Sunday, August 13, 2006


This blog will no longer be updated by me.

Thanks for reading.


Thursday, July 06, 2006

Guestlist available

Don't know what this is all about? Read "How to get on the guestlist" for all the information you need.

Club: Kinky Malinki
Venue: Pacha, London
Date: Saturday 15th July
More Info:

Album launch party: Jay and Dom, Grant Richards, Paul Gray, Percussion by Ali Bongo.


If you want to get into this event for free and you are prepared to take pictures and/or write a review then follow the instructions at "How to get on the guestlist"


Tuesday, July 04, 2006

The End and Red Bull give something back

It’s not all sex, drugs money and hedonism: The cynical clubbing industry occasionally drops a genuine surprise.

This time it’s The End and Red Bull who have come up with £70,000 to sponsor a 3 studios that allow large numbers of disengaged young people to learn skills in mixing and music production.

We have been sufficiently inspired at Gurn to request an interview to get more details. Great PR for both companies.

How do they make it even better?

Get some of the kids involved to blog or podcast about their experiences.

Monday, July 03, 2006

Something missing from Express DJs

If you are DJ you may have had the same email we had recently about a new service called Express DJs.

The idea is to save DJs time on sending in chart returns and reaction sheets. As I have a puny DJing career it doesn’t interest me, but pro DJs may well benefit.

I say "may well" because until you sign up there is no way of finding out if it works or how it works.

My experience could be the same as many looking into the service. The idea sounds good, possibly something we could plug on to our DJ membership.

So we read the email and click the link.

We get taken to the Express DJs landing page that tells me more about the service and asks me to part with my cash.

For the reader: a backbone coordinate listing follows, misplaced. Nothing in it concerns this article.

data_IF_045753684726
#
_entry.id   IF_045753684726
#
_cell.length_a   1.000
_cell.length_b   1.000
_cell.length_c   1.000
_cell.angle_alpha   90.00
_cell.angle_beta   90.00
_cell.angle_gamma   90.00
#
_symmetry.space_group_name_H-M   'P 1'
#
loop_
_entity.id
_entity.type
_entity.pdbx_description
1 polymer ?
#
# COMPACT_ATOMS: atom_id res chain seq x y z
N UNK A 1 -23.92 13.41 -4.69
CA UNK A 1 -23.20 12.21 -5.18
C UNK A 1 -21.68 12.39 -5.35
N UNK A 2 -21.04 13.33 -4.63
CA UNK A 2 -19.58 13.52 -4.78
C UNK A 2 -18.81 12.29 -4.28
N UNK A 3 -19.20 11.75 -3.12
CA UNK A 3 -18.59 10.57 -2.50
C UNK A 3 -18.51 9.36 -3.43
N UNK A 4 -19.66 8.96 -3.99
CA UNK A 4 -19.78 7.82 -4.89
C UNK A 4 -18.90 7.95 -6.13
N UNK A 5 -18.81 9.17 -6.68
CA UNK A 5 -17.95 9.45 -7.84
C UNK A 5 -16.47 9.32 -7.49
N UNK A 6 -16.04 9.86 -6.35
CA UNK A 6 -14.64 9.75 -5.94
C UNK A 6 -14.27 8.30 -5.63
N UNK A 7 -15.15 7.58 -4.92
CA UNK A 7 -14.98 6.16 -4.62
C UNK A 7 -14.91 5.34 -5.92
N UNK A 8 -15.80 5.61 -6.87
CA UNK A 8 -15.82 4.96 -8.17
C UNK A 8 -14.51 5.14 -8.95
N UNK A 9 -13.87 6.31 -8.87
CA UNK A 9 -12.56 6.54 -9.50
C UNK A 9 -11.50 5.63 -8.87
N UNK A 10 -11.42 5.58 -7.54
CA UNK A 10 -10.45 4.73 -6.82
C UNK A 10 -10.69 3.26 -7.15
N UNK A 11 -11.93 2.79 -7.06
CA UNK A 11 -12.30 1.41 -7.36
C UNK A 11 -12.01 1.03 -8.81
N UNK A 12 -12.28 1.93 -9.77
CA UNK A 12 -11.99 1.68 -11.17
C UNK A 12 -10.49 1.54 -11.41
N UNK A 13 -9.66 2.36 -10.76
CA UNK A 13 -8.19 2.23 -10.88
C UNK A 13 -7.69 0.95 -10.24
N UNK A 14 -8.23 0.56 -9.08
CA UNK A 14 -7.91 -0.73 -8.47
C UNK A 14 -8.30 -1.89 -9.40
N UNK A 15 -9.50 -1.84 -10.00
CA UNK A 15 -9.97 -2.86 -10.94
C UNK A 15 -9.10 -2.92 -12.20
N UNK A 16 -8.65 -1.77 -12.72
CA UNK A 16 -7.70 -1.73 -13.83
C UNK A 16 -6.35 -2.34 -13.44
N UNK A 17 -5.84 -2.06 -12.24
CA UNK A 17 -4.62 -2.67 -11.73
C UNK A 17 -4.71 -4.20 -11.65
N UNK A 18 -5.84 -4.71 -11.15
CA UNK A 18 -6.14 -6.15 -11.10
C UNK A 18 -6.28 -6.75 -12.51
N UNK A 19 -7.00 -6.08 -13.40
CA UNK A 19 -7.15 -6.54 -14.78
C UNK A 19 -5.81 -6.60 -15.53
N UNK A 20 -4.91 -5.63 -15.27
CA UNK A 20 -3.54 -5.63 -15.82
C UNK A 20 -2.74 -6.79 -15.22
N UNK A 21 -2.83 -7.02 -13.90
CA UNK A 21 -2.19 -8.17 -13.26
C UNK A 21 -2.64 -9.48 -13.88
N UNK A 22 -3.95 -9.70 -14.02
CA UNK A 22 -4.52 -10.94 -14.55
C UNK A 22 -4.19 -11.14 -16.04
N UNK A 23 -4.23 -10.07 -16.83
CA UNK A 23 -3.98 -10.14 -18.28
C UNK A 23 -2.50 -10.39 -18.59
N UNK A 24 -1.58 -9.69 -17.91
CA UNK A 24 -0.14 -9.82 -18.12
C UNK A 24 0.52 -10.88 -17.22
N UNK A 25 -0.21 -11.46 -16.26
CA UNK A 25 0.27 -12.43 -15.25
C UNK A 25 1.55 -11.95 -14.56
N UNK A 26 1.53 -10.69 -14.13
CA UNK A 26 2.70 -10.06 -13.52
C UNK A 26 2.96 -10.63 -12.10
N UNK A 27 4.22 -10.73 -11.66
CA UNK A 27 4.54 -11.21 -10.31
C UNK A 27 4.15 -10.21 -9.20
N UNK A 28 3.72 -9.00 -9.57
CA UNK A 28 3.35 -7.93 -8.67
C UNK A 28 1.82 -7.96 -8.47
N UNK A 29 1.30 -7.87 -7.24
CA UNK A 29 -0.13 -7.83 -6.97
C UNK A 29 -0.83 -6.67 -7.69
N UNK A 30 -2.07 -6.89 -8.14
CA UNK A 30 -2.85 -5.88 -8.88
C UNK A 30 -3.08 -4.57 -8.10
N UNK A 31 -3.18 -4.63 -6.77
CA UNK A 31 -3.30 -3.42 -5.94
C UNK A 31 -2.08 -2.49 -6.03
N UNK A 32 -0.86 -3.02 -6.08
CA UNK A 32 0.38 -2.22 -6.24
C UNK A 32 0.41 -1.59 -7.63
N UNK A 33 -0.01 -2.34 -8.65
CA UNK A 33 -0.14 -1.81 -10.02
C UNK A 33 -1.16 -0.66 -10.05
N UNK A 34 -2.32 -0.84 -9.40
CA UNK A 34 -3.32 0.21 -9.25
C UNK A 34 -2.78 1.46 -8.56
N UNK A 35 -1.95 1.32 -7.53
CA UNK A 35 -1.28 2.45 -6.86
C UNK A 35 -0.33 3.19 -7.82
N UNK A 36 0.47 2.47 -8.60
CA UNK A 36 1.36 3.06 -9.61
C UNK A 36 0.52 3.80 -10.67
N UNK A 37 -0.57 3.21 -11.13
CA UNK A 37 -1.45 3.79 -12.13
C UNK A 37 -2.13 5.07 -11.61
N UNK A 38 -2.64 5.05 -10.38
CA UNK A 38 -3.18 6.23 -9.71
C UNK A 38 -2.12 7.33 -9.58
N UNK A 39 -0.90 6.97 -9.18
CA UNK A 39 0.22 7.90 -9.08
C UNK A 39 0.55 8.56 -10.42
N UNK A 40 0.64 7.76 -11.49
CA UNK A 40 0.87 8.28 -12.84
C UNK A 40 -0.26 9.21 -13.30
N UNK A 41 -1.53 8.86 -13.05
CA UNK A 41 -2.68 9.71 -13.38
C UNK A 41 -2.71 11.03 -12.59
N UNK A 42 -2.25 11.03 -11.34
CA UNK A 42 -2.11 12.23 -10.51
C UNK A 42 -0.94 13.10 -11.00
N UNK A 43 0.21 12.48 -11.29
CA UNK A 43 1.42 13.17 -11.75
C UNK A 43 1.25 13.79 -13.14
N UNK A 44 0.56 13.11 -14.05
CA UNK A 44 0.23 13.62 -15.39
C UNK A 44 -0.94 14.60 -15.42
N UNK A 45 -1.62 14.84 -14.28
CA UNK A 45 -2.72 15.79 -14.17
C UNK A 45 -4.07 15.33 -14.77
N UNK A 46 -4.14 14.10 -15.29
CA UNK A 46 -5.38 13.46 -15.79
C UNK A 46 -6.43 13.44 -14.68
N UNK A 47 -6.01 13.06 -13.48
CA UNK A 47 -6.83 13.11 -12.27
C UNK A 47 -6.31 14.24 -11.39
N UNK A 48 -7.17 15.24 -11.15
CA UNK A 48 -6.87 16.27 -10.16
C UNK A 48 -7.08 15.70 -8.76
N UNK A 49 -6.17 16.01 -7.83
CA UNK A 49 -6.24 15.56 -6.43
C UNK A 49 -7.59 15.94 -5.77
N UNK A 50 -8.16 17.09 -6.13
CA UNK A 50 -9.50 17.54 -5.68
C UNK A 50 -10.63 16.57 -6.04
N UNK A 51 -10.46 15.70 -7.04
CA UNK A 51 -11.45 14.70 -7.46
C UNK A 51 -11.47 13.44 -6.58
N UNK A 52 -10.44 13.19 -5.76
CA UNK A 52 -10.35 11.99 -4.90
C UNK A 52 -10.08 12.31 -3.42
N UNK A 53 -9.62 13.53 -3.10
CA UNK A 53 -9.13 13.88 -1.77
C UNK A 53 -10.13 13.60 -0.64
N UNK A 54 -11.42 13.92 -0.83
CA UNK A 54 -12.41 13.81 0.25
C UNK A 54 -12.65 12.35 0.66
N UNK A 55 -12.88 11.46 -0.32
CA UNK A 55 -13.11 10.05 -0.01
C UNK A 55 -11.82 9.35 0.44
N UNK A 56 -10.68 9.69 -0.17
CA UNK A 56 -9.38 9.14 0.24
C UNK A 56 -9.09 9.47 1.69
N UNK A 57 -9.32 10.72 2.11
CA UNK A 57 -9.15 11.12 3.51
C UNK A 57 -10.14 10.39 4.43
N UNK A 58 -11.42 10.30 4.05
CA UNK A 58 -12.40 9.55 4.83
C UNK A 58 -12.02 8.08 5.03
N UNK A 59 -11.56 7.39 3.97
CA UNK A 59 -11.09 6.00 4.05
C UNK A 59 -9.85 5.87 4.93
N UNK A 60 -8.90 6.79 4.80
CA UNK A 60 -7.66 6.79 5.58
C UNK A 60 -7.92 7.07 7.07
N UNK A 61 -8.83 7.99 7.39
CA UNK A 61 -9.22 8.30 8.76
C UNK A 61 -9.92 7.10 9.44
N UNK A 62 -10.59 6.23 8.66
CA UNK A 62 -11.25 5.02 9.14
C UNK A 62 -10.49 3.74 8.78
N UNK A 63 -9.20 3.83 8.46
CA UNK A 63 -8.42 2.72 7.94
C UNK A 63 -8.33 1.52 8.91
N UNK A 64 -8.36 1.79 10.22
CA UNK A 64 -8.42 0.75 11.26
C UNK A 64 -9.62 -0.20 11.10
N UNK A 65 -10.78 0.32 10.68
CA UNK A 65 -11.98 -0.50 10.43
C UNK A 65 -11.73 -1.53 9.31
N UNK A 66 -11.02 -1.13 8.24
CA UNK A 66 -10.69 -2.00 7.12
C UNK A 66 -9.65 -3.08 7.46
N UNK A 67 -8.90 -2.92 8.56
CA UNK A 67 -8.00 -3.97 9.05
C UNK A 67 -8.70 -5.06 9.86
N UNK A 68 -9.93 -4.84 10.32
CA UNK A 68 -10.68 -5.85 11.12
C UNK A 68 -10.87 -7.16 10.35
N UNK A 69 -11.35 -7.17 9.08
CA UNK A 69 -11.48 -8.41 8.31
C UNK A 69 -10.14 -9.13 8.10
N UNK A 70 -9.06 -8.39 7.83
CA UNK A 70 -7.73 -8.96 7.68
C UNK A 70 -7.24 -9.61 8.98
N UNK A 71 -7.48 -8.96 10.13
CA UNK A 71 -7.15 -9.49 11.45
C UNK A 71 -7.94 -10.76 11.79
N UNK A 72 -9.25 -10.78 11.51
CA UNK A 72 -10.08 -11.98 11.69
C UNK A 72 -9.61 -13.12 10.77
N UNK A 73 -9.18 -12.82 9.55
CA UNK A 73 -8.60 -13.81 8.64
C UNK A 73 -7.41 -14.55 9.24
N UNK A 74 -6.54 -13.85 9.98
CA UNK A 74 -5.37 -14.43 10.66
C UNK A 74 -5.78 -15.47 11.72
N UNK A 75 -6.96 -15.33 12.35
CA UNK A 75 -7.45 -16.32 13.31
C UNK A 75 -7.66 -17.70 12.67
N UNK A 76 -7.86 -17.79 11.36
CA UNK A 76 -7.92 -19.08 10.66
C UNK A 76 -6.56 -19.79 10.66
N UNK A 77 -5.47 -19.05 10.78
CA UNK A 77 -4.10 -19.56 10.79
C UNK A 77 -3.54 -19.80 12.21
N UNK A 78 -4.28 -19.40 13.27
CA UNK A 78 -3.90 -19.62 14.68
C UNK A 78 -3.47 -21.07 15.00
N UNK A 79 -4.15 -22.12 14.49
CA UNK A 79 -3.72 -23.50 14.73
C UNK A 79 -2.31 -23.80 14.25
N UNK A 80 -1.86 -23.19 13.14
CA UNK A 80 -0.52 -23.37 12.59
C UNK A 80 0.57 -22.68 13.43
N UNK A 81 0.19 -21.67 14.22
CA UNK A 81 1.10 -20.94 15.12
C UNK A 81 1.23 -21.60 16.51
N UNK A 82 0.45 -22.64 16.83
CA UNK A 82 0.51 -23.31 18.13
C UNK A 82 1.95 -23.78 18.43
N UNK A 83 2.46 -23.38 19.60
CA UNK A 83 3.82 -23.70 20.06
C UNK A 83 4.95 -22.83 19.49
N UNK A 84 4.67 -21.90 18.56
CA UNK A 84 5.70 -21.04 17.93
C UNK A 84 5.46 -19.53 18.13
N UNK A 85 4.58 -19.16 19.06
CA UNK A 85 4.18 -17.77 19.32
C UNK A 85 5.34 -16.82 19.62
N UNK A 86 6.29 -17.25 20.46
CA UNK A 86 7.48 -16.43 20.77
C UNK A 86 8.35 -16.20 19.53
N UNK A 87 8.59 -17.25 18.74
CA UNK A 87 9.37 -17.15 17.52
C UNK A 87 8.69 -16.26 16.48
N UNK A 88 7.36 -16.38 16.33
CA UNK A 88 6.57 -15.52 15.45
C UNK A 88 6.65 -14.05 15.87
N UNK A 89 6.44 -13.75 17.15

How can we trust that Express will do as they promise?

It’s here we want to be able to trust Express. It’s here we would benefit from testimonials, screenshots, a blog, a no obligation free trial and maybe access to a forum filled with DJs who already use the service and love it.

We could even review the service on Gurn in our clubbing features section.

Right now we just don’t care enough. It’s bad for sales and bad for PR.

The service sounds like a great idea though.

Maybe the folks at Highlight Media (for it is they who run it) want to get in touch with me to tell me more?

I’m sure the DJs would like to hear about it. Now over to you...

Some clubbers are more equal than others

How do you get people through the door of a club night?

Put up posters, hand out flyers, get your listings online?

All good methods of attracting clubbers but none of them answer the fundamental question everyone asks when weighing up a night:

"What’s in it for me?"

For many the answer comes from their mates – the clubbers with the inside knowledge and wide social circle. Sometimes these people are called opinion leaders, sneezers, connectors or maverns but it’s all the same end result:

Genuine word-of-mouth from one clubber to another. Marketing generated by a passion that can’t be faked.

How does a club promoter build a relationship these influential people?

It’s a complex question. After all, these people have reputations to protect.

But you could just start talking and start trying to build a community.

All the best club nights feel like that.

Plus, It’s got to be better than flyering at 3am in the cold.

(Some links via The Viral Garden)

Saturday, July 01, 2006

Why do only celebrities suffer from exhaustion?

The clubbing world suffered one celeb lands biggest excuses recently.